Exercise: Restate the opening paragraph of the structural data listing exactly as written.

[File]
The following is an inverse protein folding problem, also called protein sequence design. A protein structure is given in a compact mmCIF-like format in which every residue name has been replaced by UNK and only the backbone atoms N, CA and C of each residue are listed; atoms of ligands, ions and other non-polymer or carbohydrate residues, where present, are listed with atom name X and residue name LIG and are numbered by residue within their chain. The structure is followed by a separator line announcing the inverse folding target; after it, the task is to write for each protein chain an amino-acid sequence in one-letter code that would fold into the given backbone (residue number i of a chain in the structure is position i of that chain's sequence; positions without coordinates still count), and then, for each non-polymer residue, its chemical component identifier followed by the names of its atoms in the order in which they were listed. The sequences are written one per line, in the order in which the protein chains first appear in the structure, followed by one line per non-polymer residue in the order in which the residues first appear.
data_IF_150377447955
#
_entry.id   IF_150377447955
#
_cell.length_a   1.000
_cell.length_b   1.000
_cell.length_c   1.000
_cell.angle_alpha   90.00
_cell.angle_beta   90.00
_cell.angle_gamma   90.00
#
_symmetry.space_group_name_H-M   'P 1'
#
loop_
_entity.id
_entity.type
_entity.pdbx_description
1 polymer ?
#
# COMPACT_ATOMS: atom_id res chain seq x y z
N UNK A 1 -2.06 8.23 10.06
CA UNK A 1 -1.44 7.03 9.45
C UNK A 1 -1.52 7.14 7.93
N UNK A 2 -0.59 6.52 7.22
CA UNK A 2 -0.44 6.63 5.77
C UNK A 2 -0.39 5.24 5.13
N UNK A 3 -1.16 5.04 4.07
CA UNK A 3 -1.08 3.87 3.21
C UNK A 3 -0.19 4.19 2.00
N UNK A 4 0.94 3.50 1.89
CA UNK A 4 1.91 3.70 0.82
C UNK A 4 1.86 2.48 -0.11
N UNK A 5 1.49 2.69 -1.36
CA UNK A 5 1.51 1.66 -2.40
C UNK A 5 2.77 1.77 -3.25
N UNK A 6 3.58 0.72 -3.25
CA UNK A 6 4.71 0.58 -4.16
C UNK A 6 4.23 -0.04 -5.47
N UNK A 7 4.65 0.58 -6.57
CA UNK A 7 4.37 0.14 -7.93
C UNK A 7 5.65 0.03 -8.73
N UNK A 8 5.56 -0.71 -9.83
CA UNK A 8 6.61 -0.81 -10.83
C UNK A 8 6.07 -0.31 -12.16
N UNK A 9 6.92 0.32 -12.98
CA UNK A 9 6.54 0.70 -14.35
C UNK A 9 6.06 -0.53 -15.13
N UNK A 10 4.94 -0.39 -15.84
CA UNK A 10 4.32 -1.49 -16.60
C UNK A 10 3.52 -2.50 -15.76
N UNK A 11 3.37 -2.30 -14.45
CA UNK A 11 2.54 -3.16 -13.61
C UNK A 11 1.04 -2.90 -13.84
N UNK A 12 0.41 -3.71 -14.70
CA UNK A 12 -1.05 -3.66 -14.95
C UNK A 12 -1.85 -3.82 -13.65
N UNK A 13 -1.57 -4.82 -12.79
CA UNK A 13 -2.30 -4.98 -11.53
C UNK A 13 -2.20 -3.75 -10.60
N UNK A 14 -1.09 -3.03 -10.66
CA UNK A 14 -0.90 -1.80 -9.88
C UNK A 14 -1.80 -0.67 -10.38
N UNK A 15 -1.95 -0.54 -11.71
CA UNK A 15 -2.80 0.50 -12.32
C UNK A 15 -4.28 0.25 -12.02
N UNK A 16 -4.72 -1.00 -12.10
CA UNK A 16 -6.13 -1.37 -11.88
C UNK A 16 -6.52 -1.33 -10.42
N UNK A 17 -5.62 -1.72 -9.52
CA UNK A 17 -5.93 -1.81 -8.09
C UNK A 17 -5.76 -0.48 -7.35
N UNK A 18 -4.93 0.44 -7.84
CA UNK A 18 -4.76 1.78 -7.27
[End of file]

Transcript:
The following is an inverse protein folding problem, also called protein sequence design. A protein structure is given in a compact mmCIF-like format in which every residue name has been replaced by UNK and only the backbone atoms N, CA and C of each residue are listed; atoms of ligands, ions and other non-polymer or carbohydrate residues, where present, are listed with atom name X and residue name LIG and are numbered by residue within their chain. The structure is followed by a separator line announcing the inverse folding target; after it, the task is to write for each protein chain an amino-acid sequence in one-letter code that would fold into the given backbone (residue number i of a chain in the structure is position i of that chain's sequence; positions without coordinates still count), and then, for each non-polymer residue, its chemical component identifier followed by the names of its atoms in the order in which they were listed. The sequences are written one per line, in the order in which the protein chains first appear in the structure, followed by one line per non-polymer residue in the order in which the residues first appear.